What Is Geothermal Power?

Geothermal power is sustainable energy generated by drawing heat up from beneath the Earth’s surface and converting it into electricity using turbines, generators, and other standard power generating equipment. Geothermal power is widely promoted as a cost-effective and environmentally responsible alternative to energy produced by burning fossil fuels such as petroleum and coal and accounts for approximately 0.4% of all energy consumed in the United States.

A Short History Of Geothermal Power

Geothermal power has been harnessed by man since the Stone Age when hot springs were first used for bathing. The first known instance of civilization harnessing geothermal energy is from the 3rd century BCE when China’s Qin Dynasty directed the flow of an underground hot spring to fill a small stone pool at the same location where the Huaqing Chi palace was later built. In 1 AD, the first commercial use of geothermal energy occurred when the Romans used hot springs to feed public baths and for in-residence under-floor heating.

What Is Geothermal Heat?

Geothermal heat is generated deep inside the Earth’s core by the slow decay of radioactive particles. At its center, the Earth’s core is approximately 6,000°C, as hot as the surface of the sun. As you move away from the core and closer to the Earth’s surface, temperatures drop dramatically to about 200°C where the earth’s crust begins, at a depth of approximately 15 to 35 miles. As geothermal heat occurs naturally and is continuously being created inside the Earth, it is considered a carbon neutral renewable energy source.

How Is Geothermal Heat Harnessed?

Geothermal Heat Pump Diagram
Geothermal Heat Pump Diagram

Geothermal heat is harnessed using either direct geothermal energy or a geothermal heat pump. Direct geothermal energy heats buildings simply by pumping water from hot springs or a geothermal reservoir directly into a building. This basic method has been employed for thousands of years to facilitate tankless hot-water bathing and cooking. Geothermal heat pumps heat buildings indirectly by burying liquid-filled pipes several meters beneath the ground where the temperature is a constant 12°C. The liquid in the pipes is circulated, drawing heat up into a central heating system the redistributes the heat through the home. In the summer, the system cools the home using the exact same process.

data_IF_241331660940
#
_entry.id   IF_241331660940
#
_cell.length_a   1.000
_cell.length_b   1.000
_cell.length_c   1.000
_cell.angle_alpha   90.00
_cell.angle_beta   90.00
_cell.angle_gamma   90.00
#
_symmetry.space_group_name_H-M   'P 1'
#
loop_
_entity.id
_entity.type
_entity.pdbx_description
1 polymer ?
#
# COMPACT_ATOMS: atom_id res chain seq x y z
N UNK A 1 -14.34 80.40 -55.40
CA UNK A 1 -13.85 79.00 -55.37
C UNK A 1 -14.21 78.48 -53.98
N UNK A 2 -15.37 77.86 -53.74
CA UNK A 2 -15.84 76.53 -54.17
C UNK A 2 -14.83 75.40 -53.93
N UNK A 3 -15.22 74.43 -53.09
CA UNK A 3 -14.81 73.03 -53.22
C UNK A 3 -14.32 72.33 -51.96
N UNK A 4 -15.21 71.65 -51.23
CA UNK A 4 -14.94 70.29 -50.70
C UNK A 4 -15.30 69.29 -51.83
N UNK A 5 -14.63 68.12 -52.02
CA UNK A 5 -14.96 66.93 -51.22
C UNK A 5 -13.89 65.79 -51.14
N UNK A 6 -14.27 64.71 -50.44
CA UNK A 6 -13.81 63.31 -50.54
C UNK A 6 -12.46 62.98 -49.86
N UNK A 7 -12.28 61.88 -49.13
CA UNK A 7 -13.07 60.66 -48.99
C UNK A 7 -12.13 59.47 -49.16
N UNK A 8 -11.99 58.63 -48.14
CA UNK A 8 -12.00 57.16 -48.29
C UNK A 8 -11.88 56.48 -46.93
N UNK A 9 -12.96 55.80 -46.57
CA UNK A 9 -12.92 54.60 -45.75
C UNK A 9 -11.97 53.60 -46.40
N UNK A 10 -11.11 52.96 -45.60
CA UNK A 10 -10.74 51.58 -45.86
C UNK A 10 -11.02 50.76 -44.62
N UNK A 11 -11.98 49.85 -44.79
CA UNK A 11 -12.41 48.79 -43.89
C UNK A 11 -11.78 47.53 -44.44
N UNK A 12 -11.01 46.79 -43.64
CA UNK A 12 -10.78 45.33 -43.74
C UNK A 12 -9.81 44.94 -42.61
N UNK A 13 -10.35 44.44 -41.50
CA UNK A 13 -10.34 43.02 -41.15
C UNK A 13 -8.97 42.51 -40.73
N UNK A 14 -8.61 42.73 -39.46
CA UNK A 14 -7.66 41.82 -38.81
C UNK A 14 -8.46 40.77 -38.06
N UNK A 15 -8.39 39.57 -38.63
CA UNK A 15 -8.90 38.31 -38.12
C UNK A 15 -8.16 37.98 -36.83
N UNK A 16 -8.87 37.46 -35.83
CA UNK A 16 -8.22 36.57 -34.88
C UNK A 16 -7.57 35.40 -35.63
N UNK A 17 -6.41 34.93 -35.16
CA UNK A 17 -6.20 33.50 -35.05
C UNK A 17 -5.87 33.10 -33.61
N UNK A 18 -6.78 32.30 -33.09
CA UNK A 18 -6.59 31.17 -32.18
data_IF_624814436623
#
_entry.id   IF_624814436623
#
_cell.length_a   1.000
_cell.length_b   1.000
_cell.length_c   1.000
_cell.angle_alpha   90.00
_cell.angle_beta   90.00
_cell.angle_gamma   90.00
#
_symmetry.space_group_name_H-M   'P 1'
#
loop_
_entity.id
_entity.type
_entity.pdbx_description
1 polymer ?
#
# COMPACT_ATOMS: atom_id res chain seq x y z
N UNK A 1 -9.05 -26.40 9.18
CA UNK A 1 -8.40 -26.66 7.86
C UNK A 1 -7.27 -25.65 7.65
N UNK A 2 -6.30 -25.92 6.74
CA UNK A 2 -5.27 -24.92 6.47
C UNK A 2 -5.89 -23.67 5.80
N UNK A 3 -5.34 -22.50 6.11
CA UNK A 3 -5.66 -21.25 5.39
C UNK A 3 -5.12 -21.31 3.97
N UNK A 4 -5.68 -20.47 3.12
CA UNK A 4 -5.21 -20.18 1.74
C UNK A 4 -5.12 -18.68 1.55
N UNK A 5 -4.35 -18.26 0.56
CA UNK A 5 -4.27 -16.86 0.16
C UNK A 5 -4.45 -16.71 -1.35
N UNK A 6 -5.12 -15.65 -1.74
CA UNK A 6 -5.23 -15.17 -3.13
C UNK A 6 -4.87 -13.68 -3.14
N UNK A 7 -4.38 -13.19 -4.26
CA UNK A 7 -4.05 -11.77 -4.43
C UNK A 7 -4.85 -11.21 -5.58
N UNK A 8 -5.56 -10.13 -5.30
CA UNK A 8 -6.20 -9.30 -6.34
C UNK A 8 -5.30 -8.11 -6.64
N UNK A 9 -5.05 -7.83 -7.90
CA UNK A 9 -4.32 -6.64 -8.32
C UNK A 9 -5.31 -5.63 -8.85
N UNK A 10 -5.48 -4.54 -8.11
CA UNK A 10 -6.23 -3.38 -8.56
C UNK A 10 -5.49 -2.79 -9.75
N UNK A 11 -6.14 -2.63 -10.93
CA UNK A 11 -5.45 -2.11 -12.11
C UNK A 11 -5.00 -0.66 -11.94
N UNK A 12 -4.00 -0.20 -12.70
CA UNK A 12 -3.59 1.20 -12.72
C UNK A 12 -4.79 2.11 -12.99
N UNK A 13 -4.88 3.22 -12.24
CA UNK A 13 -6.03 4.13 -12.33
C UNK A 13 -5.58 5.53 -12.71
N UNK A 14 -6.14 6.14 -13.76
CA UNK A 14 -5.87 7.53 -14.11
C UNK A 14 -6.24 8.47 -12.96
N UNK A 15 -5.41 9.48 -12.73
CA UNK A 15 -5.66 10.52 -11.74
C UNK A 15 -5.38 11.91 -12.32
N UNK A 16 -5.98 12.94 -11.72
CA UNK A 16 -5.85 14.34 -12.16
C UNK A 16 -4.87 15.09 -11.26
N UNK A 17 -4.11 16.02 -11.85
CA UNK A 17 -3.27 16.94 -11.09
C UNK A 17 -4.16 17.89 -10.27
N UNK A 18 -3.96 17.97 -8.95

How Is Geothermal Heat Converted Into Electricity?

Geothermal Power Station Diagram
Geothermal Power Station Diagram

Geothermal heat is converted into electricity by using a geothermal power station. A geothermal power station operates by digging a well deep into the Earth’s crust where it is very hot. Water is pumped into the well and rising steam spins an electricity generating steam turbine. The steam is cooled and converted back into water by a condenser and then pumped back into the well to start the process all over again. The deepest geothermal well to date was just in completed in 2019, in Falmouth, England. It is 5km deep and maintains a constant temperature of 195°C at its base. Geothermal power stations work similarly to biomass power stations but require no fuel to burn for heat. Producing zero emissions, they are better for the environment.

How Much Geothermal Power Is Being Generated?

In 2019, geothermal power accounted for 0.4% of all energy used in the United States, generating approximately 3.7GW. World-wide, approximately 15.4GW of geothermal electricity was generated, with Indonesia being the second-largest producer at 1.4GW.

Who Generates Geothermal Power?

The following companies generate geothermal power:

Berkshire Hathaway Renewables LogoBerkshire Hathaway Renewables
Geothermal power producer.
Calpine Energy Solutions LogoCalpine Energy Solutions
Geothermal power producer.
Northern California Power Agency LogoNorthern California Power Agency
Geothermal power producer.
Ormat Technologies LogoOrmat Technologies
Geothermal power producer.
Terra-Gen Power LogoTerra-Gen Power
Geothermal power producer.

What Is The Future of Geothermal Power?

Scientists expect that the knowledge and technology needed to drill down to 300°C will be developed in approximately 3 year’s time. However, the ultimate goal is to get down to a game-changing 500°C, which is expected to take up to 25 years more.

Geothermal Power In The News


Geothermal Electricity Producers: Berkshire Hathaway Renewables, Calpine Energy Solutions, Northern California Power Agency, Ormat Technologies, Reykjavik Geothermal, WaterFurnace